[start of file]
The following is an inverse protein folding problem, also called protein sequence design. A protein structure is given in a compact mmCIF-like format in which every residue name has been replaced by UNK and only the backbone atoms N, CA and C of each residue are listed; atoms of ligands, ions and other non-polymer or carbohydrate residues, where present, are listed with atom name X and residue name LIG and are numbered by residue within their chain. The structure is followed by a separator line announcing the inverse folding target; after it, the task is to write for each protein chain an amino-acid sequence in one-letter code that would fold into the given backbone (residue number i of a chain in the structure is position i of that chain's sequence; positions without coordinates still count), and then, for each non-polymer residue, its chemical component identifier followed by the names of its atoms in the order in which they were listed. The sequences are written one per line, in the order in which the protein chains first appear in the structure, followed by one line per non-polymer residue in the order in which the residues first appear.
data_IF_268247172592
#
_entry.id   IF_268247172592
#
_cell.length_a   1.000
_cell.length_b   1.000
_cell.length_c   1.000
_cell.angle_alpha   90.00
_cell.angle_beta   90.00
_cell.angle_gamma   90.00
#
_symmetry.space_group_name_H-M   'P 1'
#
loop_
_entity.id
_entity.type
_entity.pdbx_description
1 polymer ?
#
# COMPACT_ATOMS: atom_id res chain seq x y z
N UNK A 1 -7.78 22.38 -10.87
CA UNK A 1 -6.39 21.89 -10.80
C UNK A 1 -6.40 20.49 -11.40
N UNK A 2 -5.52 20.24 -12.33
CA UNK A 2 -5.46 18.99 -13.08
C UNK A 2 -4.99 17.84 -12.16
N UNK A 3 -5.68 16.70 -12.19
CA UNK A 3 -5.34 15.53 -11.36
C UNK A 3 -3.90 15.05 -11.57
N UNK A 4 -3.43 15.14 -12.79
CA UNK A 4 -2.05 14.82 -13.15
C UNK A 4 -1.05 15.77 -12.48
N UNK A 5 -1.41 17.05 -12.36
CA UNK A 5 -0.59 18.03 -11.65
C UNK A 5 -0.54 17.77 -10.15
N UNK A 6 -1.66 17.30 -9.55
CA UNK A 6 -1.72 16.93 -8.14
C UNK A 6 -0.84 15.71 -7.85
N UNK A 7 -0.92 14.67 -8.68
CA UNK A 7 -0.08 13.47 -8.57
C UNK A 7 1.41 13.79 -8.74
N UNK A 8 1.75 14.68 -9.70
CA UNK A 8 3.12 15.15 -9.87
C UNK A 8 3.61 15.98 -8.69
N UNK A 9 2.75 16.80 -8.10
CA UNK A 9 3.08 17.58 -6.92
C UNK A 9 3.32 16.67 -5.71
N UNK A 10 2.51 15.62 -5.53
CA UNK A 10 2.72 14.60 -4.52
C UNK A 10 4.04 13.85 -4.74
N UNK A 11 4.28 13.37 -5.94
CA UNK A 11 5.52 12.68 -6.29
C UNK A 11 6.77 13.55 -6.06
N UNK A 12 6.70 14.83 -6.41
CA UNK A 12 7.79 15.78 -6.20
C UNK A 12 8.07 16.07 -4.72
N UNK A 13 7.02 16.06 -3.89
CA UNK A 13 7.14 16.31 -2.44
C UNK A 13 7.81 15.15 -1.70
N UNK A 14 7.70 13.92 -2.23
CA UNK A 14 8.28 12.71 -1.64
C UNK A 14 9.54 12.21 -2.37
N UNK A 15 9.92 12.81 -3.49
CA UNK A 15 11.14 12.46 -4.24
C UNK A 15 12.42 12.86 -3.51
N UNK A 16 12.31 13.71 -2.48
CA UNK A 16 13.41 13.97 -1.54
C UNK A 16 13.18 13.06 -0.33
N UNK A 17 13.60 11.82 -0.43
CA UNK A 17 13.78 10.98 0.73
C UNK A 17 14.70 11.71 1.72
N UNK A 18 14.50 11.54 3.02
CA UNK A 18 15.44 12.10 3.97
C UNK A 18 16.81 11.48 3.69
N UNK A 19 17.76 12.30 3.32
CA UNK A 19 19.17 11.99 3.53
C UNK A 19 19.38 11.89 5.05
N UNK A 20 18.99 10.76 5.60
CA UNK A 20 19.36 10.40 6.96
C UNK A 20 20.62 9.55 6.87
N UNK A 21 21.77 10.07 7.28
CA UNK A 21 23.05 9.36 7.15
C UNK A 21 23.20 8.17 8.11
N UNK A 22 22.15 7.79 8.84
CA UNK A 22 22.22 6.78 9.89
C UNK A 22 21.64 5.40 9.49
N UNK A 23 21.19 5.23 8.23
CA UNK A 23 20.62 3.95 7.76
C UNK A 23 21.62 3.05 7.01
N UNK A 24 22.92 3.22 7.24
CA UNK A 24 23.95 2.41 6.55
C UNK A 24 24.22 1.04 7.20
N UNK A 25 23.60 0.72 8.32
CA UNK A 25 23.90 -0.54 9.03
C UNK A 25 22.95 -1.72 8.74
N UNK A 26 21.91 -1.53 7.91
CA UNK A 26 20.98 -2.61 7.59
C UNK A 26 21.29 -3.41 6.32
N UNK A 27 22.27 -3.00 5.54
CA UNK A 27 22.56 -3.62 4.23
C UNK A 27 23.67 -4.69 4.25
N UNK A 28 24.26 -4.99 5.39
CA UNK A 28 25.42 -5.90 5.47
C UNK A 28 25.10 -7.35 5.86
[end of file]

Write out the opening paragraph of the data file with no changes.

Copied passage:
The following is an inverse protein folding problem, also called protein sequence design. A protein structure is given in a compact mmCIF-like format in which every residue name has been replaced by UNK and only the backbone atoms N, CA and C of each residue are listed; atoms of ligands, ions and other non-polymer or carbohydrate residues, where present, are listed with atom name X and residue name LIG and are numbered by residue within their chain. The structure is followed by a separator line announcing the inverse folding target; after it, the task is to write for each protein chain an amino-acid sequence in one-letter code that would fold into the given backbone (residue number i of a chain in the structure is position i of that chain's sequence; positions without coordinates still count), and then, for each non-polymer residue, its chemical component identifier followed by the names of its atoms in the order in which they were listed. The sequences are written one per line, in the order in which the protein chains first appear in the structure, followed by one line per non-polymer residue in the order in which the residues first appear.